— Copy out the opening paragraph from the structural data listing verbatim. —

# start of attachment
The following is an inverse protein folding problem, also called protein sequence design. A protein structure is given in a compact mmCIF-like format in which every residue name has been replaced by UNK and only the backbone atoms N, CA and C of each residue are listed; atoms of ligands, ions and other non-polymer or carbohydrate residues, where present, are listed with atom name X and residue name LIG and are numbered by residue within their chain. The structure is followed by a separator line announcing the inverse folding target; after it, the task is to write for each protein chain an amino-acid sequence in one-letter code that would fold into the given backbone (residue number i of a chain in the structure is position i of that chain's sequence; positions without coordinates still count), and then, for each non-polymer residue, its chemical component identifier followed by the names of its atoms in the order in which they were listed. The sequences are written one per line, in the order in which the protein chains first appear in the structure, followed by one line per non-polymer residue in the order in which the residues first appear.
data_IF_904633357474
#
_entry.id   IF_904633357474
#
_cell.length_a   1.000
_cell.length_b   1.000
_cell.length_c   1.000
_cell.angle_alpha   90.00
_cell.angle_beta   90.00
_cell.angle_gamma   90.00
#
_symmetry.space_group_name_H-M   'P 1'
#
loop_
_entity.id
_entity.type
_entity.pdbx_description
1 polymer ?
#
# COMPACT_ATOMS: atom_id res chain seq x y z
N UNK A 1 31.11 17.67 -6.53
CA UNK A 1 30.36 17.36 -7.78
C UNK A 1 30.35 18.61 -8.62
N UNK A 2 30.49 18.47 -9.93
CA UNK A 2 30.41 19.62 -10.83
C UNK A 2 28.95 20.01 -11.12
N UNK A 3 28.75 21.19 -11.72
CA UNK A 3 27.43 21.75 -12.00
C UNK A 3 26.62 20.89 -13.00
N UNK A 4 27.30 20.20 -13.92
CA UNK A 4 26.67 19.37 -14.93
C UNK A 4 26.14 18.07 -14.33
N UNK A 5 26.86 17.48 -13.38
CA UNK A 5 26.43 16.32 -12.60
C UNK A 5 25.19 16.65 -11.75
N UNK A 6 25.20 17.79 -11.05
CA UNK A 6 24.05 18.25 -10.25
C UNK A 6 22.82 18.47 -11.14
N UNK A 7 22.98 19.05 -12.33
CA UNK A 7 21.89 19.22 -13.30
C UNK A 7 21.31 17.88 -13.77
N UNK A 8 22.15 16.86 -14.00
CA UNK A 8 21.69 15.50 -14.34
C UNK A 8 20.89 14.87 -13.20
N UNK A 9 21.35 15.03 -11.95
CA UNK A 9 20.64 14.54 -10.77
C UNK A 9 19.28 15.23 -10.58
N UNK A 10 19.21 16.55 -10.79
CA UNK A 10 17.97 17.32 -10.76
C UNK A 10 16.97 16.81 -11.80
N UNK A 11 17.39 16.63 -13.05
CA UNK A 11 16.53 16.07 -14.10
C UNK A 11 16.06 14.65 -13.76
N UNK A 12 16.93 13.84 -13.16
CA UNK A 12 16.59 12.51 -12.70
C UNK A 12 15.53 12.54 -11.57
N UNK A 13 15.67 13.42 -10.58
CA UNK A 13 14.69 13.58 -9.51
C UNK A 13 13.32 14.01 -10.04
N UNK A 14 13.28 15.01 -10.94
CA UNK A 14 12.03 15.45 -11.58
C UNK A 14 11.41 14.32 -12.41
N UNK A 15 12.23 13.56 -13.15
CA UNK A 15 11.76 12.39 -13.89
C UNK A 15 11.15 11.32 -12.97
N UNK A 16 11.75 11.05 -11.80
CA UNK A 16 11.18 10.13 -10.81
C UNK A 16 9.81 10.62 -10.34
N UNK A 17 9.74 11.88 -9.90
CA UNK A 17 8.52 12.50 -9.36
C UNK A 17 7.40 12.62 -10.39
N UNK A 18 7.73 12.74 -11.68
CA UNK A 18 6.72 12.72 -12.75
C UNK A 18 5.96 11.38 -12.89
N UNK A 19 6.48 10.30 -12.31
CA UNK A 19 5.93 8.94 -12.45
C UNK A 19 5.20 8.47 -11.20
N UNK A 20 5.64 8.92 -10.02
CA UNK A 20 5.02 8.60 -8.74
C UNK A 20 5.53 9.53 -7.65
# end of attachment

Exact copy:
The following is an inverse protein folding problem, also called protein sequence design. A protein structure is given in a compact mmCIF-like format in which every residue name has been replaced by UNK and only the backbone atoms N, CA and C of each residue are listed; atoms of ligands, ions and other non-polymer or carbohydrate residues, where present, are listed with atom name X and residue name LIG and are numbered by residue within their chain. The structure is followed by a separator line announcing the inverse folding target; after it, the task is to write for each protein chain an amino-acid sequence in one-letter code that would fold into the given backbone (residue number i of a chain in the structure is position i of that chain's sequence; positions without coordinates still count), and then, for each non-polymer residue, its chemical component identifier followed by the names of its atoms in the order in which they were listed. The sequences are written one per line, in the order in which the protein chains first appear in the structure, followed by one line per non-polymer residue in the order in which the residues first appear.